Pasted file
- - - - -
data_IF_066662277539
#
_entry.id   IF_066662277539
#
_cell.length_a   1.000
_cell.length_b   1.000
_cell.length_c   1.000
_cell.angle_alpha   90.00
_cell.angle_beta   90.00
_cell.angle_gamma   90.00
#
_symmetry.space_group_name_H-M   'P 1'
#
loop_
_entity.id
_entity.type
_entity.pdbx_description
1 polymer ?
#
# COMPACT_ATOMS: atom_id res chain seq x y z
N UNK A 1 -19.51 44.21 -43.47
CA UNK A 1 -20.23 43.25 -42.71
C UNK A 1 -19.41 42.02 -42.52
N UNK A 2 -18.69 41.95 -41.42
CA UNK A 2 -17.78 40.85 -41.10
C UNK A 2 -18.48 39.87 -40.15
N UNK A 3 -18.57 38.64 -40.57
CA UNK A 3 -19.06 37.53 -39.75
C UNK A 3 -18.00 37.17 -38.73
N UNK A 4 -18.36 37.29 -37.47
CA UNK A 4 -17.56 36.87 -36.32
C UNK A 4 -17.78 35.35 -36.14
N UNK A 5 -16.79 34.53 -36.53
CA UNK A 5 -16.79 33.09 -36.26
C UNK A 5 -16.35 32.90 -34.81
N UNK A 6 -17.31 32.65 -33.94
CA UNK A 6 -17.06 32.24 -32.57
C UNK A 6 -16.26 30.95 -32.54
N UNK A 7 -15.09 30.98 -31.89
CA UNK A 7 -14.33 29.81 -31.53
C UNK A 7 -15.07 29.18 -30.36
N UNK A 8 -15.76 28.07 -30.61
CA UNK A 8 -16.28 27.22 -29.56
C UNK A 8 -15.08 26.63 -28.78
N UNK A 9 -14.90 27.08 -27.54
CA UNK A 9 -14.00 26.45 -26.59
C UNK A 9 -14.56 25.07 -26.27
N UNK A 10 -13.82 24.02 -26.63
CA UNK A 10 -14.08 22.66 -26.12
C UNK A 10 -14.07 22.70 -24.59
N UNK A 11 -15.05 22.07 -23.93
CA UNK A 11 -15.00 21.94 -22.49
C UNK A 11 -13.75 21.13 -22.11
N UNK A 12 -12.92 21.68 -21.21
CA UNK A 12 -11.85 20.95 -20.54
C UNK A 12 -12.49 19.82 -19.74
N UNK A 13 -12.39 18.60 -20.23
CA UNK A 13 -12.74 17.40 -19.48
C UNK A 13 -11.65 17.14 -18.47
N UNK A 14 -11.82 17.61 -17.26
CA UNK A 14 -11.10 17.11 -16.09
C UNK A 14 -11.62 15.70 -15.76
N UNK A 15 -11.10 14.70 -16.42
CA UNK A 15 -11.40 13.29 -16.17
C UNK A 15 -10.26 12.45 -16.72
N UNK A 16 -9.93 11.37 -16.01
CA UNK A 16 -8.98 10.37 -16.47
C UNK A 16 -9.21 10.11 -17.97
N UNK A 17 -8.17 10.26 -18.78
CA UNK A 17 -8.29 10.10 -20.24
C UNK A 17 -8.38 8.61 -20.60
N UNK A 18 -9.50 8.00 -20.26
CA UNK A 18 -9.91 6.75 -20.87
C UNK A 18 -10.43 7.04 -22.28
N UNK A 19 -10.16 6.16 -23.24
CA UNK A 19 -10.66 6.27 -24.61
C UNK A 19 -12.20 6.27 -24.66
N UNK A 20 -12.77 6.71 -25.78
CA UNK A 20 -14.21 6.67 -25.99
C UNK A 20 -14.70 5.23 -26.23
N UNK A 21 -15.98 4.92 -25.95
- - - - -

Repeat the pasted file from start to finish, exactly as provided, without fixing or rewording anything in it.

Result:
data_IF_066662277539
#
_entry.id   IF_066662277539
#
_cell.length_a   1.000
_cell.length_b   1.000
_cell.length_c   1.000
_cell.angle_alpha   90.00
_cell.angle_beta   90.00
_cell.angle_gamma   90.00
#
_symmetry.space_group_name_H-M   'P 1'
#
loop_
_entity.id
_entity.type
_entity.pdbx_description
1 polymer ?
#
# COMPACT_ATOMS: atom_id res chain seq x y z
N UNK A 1 -19.51 44.21 -43.47
CA UNK A 1 -20.23 43.25 -42.71
C UNK A 1 -19.41 42.02 -42.52
N UNK A 2 -18.69 41.95 -41.42
CA UNK A 2 -17.78 40.85 -41.10
C UNK A 2 -18.48 39.87 -40.15
N UNK A 3 -18.57 38.64 -40.57
CA UNK A 3 -19.06 37.53 -39.75
C UNK A 3 -18.00 37.17 -38.73
N UNK A 4 -18.36 37.29 -37.47
CA UNK A 4 -17.56 36.87 -36.32
C UNK A 4 -17.78 35.35 -36.14
N UNK A 5 -16.79 34.53 -36.53
CA UNK A 5 -16.79 33.09 -36.26
C UNK A 5 -16.35 32.90 -34.81
N UNK A 6 -17.31 32.65 -33.94
CA UNK A 6 -17.06 32.24 -32.57
C UNK A 6 -16.26 30.95 -32.54
N UNK A 7 -15.09 30.98 -31.89
CA UNK A 7 -14.33 29.81 -31.53
C UNK A 7 -15.07 29.18 -30.36
N UNK A 8 -15.76 28.07 -30.61
CA UNK A 8 -16.28 27.22 -29.56
C UNK A 8 -15.08 26.63 -28.78
N UNK A 9 -14.90 27.08 -27.54
CA UNK A 9 -14.00 26.45 -26.59
C UNK A 9 -14.56 25.07 -26.27
N UNK A 10 -13.82 24.02 -26.63
CA UNK A 10 -14.08 22.66 -26.12
C UNK A 10 -14.07 22.70 -24.59
N UNK A 11 -15.05 22.07 -23.93
CA UNK A 11 -15.00 21.94 -22.49
C UNK A 11 -13.75 21.13 -22.11
N UNK A 12 -12.92 21.68 -21.21
CA UNK A 12 -11.85 20.95 -20.54
C UNK A 12 -12.49 19.82 -19.74
N UNK A 13 -12.39 18.60 -20.23
CA UNK A 13 -12.74 17.40 -19.48
C UNK A 13 -11.65 17.14 -18.47
N UNK A 14 -11.82 17.61 -17.26
CA UNK A 14 -11.10 17.11 -16.09
C UNK A 14 -11.62 15.70 -15.76
N UNK A 15 -11.10 14.70 -16.42
CA UNK A 15 -11.40 13.29 -16.17
C UNK A 15 -10.26 12.45 -16.72
N UNK A 16 -9.93 11.37 -16.01
CA UNK A 16 -8.98 10.37 -16.47
C UNK A 16 -9.21 10.11 -17.97
N UNK A 17 -8.17 10.26 -18.78
CA UNK A 17 -8.29 10.10 -20.24
C UNK A 17 -8.38 8.61 -20.60
N UNK A 18 -9.50 8.00 -20.26
CA UNK A 18 -9.91 6.75 -20.87
C UNK A 18 -10.43 7.04 -22.28
N UNK A 19 -10.16 6.16 -23.24
CA UNK A 19 -10.66 6.27 -24.61
C UNK A 19 -12.20 6.27 -24.66
N UNK A 20 -12.77 6.71 -25.78
CA UNK A 20 -14.21 6.67 -25.99
C UNK A 20 -14.70 5.23 -26.23
N UNK A 21 -15.98 4.92 -25.95